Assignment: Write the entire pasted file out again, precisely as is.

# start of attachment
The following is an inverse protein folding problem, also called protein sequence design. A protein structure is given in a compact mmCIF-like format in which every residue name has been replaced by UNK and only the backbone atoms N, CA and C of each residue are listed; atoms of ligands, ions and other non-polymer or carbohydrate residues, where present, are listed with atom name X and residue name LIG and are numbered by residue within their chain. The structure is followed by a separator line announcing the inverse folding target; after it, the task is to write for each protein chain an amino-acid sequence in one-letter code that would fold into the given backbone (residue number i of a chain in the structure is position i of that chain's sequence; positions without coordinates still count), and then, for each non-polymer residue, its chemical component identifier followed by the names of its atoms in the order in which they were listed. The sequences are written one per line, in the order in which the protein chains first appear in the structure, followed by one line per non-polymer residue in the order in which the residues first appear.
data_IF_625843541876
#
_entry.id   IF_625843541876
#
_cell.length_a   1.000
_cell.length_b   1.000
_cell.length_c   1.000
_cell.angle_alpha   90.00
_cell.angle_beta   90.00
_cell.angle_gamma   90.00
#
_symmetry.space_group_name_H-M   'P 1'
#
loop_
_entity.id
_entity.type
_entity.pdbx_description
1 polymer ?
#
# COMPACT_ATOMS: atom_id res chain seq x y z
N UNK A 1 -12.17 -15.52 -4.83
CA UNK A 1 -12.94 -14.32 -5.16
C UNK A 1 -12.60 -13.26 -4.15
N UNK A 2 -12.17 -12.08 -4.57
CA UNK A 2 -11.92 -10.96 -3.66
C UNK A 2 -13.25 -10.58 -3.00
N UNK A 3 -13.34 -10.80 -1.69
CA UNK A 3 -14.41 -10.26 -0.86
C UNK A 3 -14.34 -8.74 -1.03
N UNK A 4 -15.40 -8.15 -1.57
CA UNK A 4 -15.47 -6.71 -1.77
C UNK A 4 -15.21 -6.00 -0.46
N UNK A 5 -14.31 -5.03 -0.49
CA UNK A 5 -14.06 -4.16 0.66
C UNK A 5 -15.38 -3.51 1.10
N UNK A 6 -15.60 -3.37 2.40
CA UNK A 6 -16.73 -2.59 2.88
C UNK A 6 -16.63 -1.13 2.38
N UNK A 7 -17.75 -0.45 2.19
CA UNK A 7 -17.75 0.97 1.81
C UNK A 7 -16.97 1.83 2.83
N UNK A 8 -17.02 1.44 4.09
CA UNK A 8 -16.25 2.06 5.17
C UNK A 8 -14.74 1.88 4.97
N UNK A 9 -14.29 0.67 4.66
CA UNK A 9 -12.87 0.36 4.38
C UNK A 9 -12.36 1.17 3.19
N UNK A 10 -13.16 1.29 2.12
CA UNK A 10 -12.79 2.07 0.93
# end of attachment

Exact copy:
The following is an inverse protein folding problem, also called protein sequence design. A protein structure is given in a compact mmCIF-like format in which every residue name has been replaced by UNK and only the backbone atoms N, CA and C of each residue are listed; atoms of ligands, ions and other non-polymer or carbohydrate residues, where present, are listed with atom name X and residue name LIG and are numbered by residue within their chain. The structure is followed by a separator line announcing the inverse folding target; after it, the task is to write for each protein chain an amino-acid sequence in one-letter code that would fold into the given backbone (residue number i of a chain in the structure is position i of that chain's sequence; positions without coordinates still count), and then, for each non-polymer residue, its chemical component identifier followed by the names of its atoms in the order in which they were listed. The sequences are written one per line, in the order in which the protein chains first appear in the structure, followed by one line per non-polymer residue in the order in which the residues first appear.
data_IF_625843541876
#
_entry.id   IF_625843541876
#
_cell.length_a   1.000
_cell.length_b   1.000
_cell.length_c   1.000
_cell.angle_alpha   90.00
_cell.angle_beta   90.00
_cell.angle_gamma   90.00
#
_symmetry.space_group_name_H-M   'P 1'
#
loop_
_entity.id
_entity.type
_entity.pdbx_description
1 polymer ?
#
# COMPACT_ATOMS: atom_id res chain seq x y z
N UNK A 1 -12.17 -15.52 -4.83
CA UNK A 1 -12.94 -14.32 -5.16
C UNK A 1 -12.60 -13.26 -4.15
N UNK A 2 -12.17 -12.08 -4.57
CA UNK A 2 -11.92 -10.96 -3.66
C UNK A 2 -13.25 -10.58 -3.00
N UNK A 3 -13.34 -10.80 -1.69
CA UNK A 3 -14.41 -10.26 -0.86
C UNK A 3 -14.34 -8.74 -1.03
N UNK A 4 -15.40 -8.15 -1.57
CA UNK A 4 -15.47 -6.71 -1.77
C UNK A 4 -15.21 -6.00 -0.46
N UNK A 5 -14.31 -5.03 -0.49
CA UNK A 5 -14.06 -4.16 0.66
C UNK A 5 -15.38 -3.51 1.10
N UNK A 6 -15.60 -3.37 2.40
CA UNK A 6 -16.73 -2.59 2.88
C UNK A 6 -16.63 -1.13 2.38
N UNK A 7 -17.75 -0.45 2.19
CA UNK A 7 -17.75 0.97 1.81
C UNK A 7 -16.97 1.83 2.83
N UNK A 8 -17.02 1.44 4.09
CA UNK A 8 -16.25 2.06 5.17
C UNK A 8 -14.74 1.88 4.97
N UNK A 9 -14.29 0.67 4.66
CA UNK A 9 -12.87 0.36 4.38
C UNK A 9 -12.36 1.17 3.19
N UNK A 10 -13.16 1.29 2.12
CA UNK A 10 -12.79 2.07 0.93